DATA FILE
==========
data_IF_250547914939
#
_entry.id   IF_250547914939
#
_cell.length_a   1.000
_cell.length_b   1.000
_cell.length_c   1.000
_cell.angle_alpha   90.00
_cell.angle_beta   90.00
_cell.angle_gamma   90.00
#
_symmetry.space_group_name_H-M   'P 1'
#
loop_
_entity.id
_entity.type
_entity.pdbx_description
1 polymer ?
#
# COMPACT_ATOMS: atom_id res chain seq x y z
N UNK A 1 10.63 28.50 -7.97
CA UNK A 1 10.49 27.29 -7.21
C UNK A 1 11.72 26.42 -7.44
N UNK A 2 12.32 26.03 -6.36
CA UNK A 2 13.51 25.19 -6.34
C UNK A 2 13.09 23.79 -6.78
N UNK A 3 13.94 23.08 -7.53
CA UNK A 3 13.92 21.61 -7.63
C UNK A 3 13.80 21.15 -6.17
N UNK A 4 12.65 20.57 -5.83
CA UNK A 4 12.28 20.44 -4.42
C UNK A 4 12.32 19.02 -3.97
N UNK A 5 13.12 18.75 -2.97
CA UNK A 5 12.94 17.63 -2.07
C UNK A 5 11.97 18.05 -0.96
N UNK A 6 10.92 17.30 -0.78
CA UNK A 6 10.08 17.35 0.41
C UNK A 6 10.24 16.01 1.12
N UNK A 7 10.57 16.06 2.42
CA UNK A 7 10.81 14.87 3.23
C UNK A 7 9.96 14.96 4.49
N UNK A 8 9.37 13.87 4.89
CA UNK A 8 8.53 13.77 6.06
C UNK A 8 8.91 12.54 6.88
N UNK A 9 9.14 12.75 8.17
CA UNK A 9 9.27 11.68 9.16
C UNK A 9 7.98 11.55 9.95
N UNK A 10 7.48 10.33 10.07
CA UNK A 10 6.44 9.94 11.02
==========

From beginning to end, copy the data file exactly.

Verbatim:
data_IF_250547914939
#
_entry.id   IF_250547914939
#
_cell.length_a   1.000
_cell.length_b   1.000
_cell.length_c   1.000
_cell.angle_alpha   90.00
_cell.angle_beta   90.00
_cell.angle_gamma   90.00
#
_symmetry.space_group_name_H-M   'P 1'
#
loop_
_entity.id
_entity.type
_entity.pdbx_description
1 polymer ?
#
# COMPACT_ATOMS: atom_id res chain seq x y z
N UNK A 1 10.63 28.50 -7.97
CA UNK A 1 10.49 27.29 -7.21
C UNK A 1 11.72 26.42 -7.44
N UNK A 2 12.32 26.03 -6.36
CA UNK A 2 13.51 25.19 -6.34
C UNK A 2 13.09 23.79 -6.78
N UNK A 3 13.94 23.08 -7.53
CA UNK A 3 13.92 21.61 -7.63
C UNK A 3 13.80 21.15 -6.17
N UNK A 4 12.65 20.57 -5.83
CA UNK A 4 12.28 20.44 -4.42
C UNK A 4 12.32 19.02 -3.97
N UNK A 5 13.12 18.75 -2.97
CA UNK A 5 12.94 17.63 -2.07
C UNK A 5 11.97 18.05 -0.96
N UNK A 6 10.92 17.30 -0.78
CA UNK A 6 10.08 17.35 0.41
C UNK A 6 10.24 16.01 1.12
N UNK A 7 10.57 16.06 2.42
CA UNK A 7 10.81 14.87 3.23
C UNK A 7 9.96 14.96 4.49
N UNK A 8 9.37 13.87 4.89
CA UNK A 8 8.53 13.77 6.06
C UNK A 8 8.91 12.54 6.88
N UNK A 9 9.14 12.75 8.17
CA UNK A 9 9.27 11.68 9.16
C UNK A 9 7.98 11.55 9.95
N UNK A 10 7.48 10.33 10.07
CA UNK A 10 6.44 9.94 11.02